"Personally," Nick Stern told co-anchor Maggie Rodriguez on The Early Show Monday, "I could foresee the death of Britney Spears either directly or indirectly."
Stern, who resigned from the agency Splash, says he was particularly upset by a scene that unfolded at a drug store the paparazzi had followed Spears to."
"Some of the driving techniques are pretty scary, as well and, in my opinion, represent a danger to Britney Spears and other members of the public."
Stern says he's received "an amazing amount of support" from fellow photographers and others "either by text message, phone calls or e-mails," but he wasn't trying to set an example and he's not urging anyone to leave the Britney beat, as he did.
"We're not saying here, 'Stop all press photography,' he noted. "Most journalism and most news reporting is justified and legitimate. All I'm saying it's a personal (stand) that I took concerning the pursuit of Britney Spears, that's all. It's just a personal decision I made.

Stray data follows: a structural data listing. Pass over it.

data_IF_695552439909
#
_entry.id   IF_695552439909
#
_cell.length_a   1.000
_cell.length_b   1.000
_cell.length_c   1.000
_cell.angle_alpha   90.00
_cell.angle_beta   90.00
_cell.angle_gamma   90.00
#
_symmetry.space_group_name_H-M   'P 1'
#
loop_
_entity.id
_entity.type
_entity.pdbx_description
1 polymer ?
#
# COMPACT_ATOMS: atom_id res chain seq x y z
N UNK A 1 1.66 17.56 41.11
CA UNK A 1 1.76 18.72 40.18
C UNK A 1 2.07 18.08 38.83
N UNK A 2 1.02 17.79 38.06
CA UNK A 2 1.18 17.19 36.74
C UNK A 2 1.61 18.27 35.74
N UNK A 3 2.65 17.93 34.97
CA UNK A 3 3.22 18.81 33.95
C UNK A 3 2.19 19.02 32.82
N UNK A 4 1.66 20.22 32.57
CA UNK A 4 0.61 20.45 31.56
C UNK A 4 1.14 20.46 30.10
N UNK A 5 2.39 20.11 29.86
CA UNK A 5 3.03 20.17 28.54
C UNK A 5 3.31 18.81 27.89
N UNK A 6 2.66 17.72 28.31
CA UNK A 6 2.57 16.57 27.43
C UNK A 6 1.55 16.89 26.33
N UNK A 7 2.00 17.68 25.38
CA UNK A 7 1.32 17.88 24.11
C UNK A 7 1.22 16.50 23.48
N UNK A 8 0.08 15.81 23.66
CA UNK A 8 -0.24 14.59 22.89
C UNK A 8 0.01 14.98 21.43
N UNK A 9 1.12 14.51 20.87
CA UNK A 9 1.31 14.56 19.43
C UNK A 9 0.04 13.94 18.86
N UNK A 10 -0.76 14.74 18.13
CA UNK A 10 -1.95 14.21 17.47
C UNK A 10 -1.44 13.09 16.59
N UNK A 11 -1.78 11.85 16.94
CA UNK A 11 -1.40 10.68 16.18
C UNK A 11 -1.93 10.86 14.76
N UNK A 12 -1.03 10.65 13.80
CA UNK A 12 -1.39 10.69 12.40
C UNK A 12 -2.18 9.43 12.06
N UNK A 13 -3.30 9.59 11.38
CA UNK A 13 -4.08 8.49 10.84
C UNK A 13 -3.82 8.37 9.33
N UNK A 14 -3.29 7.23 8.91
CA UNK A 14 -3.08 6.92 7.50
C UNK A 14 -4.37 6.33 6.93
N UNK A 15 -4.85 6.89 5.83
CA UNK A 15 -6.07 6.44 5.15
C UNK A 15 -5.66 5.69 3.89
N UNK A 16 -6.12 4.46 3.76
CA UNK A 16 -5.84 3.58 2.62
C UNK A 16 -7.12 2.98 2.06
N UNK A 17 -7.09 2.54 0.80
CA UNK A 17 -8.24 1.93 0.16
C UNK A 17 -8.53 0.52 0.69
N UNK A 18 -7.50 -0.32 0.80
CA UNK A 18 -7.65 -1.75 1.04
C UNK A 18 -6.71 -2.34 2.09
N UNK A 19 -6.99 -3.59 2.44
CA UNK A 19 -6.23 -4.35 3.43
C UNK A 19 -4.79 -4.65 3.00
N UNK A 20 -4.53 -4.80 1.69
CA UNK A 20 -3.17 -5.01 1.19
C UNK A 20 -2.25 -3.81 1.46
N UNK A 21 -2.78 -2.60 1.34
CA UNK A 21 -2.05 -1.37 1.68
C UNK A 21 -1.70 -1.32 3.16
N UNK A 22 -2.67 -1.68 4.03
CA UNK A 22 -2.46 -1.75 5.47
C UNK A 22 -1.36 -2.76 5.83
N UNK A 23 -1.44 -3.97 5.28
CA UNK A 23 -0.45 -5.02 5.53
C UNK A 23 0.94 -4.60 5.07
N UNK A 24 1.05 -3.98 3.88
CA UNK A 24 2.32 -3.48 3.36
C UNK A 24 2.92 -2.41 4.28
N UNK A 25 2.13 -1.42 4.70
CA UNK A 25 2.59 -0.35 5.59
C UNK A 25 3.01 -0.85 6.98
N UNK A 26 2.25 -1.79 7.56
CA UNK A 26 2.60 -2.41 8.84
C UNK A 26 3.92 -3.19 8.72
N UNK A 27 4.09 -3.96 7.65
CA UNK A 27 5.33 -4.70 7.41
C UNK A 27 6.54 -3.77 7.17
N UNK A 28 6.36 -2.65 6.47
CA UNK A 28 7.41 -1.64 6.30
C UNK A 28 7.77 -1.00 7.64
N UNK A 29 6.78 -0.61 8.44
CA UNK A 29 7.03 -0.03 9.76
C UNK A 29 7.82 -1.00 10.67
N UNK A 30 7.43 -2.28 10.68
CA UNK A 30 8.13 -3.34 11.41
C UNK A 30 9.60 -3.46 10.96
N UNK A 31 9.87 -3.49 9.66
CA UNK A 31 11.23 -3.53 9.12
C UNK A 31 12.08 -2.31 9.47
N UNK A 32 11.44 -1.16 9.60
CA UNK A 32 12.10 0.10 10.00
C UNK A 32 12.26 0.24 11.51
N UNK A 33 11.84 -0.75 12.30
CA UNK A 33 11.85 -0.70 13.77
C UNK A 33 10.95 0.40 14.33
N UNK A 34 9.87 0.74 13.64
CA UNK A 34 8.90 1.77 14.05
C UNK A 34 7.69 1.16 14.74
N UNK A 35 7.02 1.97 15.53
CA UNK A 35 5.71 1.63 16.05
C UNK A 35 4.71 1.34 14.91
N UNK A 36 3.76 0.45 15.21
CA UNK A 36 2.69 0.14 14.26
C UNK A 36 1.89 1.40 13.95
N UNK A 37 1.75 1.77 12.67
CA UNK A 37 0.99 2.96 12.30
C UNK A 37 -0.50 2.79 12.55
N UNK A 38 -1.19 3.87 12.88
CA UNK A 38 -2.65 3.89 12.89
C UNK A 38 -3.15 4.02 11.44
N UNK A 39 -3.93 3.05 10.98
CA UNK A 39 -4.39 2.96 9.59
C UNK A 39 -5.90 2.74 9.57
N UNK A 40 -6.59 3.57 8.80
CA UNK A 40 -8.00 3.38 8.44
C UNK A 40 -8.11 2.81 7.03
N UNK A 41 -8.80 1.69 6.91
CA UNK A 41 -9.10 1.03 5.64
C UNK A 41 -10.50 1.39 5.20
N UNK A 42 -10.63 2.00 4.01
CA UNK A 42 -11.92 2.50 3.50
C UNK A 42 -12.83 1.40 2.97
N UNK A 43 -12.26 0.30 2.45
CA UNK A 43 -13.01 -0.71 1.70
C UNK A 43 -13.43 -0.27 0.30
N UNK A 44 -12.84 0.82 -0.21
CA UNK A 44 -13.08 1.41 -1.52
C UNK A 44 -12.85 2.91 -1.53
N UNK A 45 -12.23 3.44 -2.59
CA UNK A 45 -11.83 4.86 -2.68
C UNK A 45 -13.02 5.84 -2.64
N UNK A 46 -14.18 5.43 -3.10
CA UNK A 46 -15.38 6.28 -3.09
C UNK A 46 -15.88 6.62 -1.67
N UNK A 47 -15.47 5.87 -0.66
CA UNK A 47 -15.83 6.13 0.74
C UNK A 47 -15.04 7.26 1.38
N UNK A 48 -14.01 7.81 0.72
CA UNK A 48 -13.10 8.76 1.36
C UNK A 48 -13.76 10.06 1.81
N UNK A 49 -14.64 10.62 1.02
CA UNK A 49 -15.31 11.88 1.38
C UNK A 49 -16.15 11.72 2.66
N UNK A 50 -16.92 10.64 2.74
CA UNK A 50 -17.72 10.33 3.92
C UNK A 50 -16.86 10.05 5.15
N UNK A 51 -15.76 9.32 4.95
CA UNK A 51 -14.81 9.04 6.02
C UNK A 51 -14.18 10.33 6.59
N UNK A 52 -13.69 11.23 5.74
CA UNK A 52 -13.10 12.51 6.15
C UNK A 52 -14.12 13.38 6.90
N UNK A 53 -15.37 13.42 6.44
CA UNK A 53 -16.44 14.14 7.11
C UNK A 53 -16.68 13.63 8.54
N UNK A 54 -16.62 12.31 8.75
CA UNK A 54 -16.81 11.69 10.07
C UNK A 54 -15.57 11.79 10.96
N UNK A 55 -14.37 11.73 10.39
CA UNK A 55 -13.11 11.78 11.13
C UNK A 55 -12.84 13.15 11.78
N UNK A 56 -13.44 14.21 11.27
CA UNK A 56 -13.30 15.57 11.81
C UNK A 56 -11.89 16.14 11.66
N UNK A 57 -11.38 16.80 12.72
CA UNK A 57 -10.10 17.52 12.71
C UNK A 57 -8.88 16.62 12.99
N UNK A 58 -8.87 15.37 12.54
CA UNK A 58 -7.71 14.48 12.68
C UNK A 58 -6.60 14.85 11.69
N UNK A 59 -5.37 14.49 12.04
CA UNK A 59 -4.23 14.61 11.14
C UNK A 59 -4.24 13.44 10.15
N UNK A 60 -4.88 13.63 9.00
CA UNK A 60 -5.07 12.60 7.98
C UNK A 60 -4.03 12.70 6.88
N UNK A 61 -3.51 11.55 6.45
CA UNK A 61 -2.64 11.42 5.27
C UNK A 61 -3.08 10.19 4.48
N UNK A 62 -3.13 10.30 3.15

"I resigned from Splash, and they respected my opinion. They're a highly professional organization with a great reputation. That's a personal message that I made."
Still, Stern told CBS News, "this is a multi-million dollar industry, and I am afraid of retaliations."
He asked to appear on The Early Show in silhouette only to, he says, avoid jeopardizing his safety during continuing undercover assignments. They include work on a documentary for Britain's Sky News about Britney's relationship with the media in general and paparazzi in particular -- andfrom the mobs around her to newsstands.
"The media surrounding her is now the story," Stern asserts.
Stern says he's had trouble finding work in the United States since he quit Splash.